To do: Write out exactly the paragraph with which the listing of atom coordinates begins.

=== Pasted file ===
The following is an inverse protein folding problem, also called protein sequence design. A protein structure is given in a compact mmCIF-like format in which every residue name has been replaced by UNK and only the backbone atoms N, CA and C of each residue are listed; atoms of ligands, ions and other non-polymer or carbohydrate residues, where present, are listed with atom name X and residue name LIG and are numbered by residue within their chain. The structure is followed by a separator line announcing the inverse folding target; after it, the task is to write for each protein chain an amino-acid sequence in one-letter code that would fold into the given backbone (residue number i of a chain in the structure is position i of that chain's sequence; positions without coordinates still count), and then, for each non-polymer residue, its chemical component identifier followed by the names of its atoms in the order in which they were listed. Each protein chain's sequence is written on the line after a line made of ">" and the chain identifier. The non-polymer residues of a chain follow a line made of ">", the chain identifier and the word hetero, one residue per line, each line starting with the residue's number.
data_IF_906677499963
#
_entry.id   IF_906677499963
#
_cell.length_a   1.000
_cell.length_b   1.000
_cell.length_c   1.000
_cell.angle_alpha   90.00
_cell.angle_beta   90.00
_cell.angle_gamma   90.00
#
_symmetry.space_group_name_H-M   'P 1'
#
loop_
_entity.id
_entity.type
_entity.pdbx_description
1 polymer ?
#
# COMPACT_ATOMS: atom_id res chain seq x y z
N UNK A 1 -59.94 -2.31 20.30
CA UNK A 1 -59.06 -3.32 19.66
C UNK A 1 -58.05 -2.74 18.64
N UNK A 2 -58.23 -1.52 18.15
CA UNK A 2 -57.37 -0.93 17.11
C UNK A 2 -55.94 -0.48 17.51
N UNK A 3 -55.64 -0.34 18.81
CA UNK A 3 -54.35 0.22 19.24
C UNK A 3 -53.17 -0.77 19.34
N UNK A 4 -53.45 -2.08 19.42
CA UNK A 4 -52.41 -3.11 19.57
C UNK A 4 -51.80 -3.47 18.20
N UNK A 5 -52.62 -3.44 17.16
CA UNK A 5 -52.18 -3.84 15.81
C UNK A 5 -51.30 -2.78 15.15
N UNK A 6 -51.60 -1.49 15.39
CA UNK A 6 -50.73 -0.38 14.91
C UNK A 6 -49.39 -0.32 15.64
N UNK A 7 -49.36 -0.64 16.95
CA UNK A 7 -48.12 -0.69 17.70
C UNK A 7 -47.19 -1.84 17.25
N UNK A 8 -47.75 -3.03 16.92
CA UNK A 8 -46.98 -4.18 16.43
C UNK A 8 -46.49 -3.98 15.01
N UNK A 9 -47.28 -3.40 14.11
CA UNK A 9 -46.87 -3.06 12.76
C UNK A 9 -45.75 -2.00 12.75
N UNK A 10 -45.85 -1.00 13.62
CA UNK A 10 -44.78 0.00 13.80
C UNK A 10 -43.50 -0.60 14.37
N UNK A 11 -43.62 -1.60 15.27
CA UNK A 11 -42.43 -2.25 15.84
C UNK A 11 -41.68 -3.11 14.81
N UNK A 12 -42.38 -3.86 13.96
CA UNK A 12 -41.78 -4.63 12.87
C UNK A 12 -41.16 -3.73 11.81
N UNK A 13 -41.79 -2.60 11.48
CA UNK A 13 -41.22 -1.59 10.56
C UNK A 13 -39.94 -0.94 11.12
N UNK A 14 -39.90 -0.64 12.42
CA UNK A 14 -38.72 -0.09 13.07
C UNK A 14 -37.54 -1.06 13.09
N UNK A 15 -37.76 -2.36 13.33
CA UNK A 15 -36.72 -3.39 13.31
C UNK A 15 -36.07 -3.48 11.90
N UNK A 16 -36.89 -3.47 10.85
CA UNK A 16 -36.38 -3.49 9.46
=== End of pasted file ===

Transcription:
The following is an inverse protein folding problem, also called protein sequence design. A protein structure is given in a compact mmCIF-like format in which every residue name has been replaced by UNK and only the backbone atoms N, CA and C of each residue are listed; atoms of ligands, ions and other non-polymer or carbohydrate residues, where present, are listed with atom name X and residue name LIG and are numbered by residue within their chain. The structure is followed by a separator line announcing the inverse folding target; after it, the task is to write for each protein chain an amino-acid sequence in one-letter code that would fold into the given backbone (residue number i of a chain in the structure is position i of that chain's sequence; positions without coordinates still count), and then, for each non-polymer residue, its chemical component identifier followed by the names of its atoms in the order in which they were listed. Each protein chain's sequence is written on the line after a line made of ">" and the chain identifier. The non-polymer residues of a chain follow a line made of ">", the chain identifier and the word hetero, one residue per line, each line starting with the residue's number.